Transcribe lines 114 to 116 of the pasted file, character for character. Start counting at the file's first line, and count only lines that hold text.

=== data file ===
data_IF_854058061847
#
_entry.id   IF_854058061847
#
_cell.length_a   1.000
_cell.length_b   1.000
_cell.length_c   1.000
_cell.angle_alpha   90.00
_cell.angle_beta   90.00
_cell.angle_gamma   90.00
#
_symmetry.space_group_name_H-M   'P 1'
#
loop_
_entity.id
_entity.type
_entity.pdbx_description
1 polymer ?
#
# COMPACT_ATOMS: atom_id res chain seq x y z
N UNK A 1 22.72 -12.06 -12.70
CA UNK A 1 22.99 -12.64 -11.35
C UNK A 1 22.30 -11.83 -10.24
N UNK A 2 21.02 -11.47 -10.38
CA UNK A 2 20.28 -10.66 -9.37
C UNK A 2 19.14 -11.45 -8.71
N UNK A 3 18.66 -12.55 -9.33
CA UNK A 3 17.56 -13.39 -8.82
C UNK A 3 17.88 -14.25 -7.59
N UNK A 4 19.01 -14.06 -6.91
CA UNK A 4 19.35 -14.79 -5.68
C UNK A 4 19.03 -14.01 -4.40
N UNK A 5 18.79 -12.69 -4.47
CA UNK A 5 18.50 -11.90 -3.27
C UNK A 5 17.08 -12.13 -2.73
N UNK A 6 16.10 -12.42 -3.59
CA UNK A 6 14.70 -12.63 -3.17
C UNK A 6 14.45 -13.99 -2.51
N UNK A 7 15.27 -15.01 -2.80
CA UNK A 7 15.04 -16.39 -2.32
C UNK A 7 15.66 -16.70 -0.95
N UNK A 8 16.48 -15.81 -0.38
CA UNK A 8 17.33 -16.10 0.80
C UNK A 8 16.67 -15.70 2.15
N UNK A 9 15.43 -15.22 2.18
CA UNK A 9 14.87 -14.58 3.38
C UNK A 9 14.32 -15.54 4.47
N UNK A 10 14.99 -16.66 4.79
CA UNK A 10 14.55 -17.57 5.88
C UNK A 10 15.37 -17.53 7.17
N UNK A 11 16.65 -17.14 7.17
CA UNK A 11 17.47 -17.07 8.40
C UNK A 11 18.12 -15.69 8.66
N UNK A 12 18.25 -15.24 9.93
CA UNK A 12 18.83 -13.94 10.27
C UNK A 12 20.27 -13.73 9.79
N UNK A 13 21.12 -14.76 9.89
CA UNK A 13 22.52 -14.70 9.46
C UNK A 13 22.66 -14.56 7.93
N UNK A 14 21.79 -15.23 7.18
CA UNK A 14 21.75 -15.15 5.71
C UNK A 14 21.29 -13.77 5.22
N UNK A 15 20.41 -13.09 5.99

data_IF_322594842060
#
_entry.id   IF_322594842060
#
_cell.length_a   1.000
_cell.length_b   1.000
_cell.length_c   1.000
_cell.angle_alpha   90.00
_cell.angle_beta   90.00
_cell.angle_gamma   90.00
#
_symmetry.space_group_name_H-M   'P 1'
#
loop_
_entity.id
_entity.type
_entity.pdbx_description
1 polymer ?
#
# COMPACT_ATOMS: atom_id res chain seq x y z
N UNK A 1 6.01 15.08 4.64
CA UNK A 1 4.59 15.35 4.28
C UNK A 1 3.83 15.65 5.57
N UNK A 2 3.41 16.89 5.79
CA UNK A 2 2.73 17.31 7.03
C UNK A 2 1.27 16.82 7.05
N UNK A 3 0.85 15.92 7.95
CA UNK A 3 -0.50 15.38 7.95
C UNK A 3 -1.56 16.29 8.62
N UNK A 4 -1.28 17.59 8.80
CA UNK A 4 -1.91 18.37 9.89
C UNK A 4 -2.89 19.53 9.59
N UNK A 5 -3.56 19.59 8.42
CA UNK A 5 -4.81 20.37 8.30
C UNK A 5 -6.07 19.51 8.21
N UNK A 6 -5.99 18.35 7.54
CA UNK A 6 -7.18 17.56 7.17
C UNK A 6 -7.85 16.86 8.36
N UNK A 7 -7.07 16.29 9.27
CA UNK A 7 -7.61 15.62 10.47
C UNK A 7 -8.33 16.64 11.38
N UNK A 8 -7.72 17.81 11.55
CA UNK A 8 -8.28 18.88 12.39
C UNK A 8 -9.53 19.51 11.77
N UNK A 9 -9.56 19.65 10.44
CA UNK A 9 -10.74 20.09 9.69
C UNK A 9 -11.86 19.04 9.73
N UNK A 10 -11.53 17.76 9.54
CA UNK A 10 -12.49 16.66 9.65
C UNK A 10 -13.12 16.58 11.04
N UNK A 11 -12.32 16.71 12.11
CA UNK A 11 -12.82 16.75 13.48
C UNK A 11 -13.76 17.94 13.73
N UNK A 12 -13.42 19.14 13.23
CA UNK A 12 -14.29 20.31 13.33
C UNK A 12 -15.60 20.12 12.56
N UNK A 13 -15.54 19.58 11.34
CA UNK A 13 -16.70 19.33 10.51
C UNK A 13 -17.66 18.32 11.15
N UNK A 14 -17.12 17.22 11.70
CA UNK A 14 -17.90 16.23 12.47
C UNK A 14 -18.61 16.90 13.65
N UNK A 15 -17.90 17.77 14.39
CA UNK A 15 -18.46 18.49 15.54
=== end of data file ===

N UNK A 11 -12.32 16.71 12.11
CA UNK A 11 -12.82 16.75 13.48
C UNK A 11 -13.76 17.94 13.73